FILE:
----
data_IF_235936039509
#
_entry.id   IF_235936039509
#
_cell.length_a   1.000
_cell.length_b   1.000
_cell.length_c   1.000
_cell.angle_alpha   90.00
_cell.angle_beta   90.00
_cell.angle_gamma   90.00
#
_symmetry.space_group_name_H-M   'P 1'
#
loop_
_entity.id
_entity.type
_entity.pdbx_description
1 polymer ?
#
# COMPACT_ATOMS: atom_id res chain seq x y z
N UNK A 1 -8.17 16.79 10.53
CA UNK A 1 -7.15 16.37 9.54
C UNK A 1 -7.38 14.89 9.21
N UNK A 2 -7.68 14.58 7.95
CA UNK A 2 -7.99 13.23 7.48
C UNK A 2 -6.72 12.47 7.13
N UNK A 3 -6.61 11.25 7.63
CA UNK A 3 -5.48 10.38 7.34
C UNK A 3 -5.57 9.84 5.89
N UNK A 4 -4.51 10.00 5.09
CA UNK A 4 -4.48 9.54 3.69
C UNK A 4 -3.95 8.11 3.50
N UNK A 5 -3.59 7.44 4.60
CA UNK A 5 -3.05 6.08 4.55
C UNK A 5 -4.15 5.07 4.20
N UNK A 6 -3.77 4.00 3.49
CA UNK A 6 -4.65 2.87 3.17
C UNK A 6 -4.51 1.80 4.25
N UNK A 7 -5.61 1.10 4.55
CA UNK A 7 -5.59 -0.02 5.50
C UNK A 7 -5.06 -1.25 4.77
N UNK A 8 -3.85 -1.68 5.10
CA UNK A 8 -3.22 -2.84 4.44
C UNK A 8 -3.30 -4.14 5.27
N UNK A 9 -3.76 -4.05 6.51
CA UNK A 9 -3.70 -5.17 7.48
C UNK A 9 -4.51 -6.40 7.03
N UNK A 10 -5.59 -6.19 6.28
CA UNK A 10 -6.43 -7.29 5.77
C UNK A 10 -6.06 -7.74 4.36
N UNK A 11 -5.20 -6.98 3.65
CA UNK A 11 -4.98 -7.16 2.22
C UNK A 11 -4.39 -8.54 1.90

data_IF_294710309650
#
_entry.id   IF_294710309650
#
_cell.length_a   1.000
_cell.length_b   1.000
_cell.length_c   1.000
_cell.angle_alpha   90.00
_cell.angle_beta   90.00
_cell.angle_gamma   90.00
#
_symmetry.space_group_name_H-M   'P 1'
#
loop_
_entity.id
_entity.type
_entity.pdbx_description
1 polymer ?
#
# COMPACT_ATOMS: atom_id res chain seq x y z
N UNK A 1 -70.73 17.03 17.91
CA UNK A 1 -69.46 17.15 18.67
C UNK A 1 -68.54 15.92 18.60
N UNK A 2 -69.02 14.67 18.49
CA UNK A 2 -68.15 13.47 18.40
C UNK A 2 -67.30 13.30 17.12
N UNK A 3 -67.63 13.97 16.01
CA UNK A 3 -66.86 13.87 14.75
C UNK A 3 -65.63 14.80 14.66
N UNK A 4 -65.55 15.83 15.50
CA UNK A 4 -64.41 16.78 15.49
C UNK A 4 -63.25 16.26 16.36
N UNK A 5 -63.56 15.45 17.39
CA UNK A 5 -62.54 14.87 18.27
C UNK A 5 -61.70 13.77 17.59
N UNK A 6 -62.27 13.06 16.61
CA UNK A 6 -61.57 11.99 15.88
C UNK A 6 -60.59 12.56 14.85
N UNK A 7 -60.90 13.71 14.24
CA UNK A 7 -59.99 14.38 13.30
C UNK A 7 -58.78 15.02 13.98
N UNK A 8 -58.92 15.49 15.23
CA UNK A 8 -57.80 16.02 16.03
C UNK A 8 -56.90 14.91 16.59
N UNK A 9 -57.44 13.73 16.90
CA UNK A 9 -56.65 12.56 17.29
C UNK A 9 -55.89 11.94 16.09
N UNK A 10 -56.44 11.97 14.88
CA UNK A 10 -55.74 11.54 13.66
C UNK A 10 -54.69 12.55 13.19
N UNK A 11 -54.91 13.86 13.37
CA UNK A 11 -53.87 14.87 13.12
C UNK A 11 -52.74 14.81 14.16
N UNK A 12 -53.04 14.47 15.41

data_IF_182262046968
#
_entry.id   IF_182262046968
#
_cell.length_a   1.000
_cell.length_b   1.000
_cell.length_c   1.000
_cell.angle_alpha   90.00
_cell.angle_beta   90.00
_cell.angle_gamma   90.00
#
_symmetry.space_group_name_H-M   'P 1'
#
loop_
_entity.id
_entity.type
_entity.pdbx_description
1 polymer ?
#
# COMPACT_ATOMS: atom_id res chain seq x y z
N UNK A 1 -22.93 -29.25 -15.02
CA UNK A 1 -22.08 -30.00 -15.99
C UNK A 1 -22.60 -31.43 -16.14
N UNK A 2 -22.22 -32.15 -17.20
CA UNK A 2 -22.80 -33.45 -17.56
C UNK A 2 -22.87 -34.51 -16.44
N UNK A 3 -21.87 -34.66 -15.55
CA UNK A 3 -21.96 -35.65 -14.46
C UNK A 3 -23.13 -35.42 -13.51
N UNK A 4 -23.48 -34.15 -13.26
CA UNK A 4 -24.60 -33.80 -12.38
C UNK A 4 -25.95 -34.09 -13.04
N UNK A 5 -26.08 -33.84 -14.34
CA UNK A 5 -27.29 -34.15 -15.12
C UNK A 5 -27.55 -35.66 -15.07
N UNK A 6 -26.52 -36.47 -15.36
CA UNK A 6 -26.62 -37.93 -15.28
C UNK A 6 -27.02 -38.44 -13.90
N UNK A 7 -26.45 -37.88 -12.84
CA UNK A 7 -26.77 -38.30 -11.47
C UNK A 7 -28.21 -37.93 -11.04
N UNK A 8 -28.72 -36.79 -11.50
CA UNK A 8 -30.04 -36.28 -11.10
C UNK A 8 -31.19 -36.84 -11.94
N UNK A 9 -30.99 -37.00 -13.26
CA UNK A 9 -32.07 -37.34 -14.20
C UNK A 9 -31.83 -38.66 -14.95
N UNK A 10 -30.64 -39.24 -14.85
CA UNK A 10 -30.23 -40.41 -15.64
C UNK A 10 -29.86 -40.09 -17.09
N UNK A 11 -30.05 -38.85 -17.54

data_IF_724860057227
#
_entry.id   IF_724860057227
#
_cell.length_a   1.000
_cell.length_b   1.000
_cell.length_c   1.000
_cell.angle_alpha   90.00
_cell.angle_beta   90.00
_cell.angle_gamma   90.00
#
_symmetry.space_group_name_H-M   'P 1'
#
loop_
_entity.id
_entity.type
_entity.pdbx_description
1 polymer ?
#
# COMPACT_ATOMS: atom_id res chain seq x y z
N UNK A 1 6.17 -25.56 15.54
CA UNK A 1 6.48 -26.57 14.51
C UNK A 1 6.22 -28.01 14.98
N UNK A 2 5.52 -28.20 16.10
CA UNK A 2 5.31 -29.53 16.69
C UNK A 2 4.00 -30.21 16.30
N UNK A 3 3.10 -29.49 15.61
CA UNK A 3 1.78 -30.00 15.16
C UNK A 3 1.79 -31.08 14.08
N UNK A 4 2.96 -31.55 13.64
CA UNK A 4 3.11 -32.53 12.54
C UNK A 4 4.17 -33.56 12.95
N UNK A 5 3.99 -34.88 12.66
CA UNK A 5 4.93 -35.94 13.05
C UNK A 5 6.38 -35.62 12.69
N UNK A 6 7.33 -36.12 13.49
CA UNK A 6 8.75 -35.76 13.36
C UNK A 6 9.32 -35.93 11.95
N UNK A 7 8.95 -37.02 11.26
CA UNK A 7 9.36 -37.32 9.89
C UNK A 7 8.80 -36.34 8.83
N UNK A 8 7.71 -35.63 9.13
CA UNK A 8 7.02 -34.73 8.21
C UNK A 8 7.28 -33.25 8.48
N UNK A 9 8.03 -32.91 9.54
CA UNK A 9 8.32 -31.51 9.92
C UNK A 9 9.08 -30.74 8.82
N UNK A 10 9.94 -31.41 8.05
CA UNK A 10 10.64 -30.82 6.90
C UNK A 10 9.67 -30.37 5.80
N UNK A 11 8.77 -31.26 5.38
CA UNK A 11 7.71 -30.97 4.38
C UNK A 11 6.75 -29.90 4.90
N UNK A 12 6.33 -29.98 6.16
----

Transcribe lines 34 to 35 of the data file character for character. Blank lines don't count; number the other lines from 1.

CA UNK A 5 -3.05 6.08 4.55
C UNK A 5 -4.15 5.07 4.20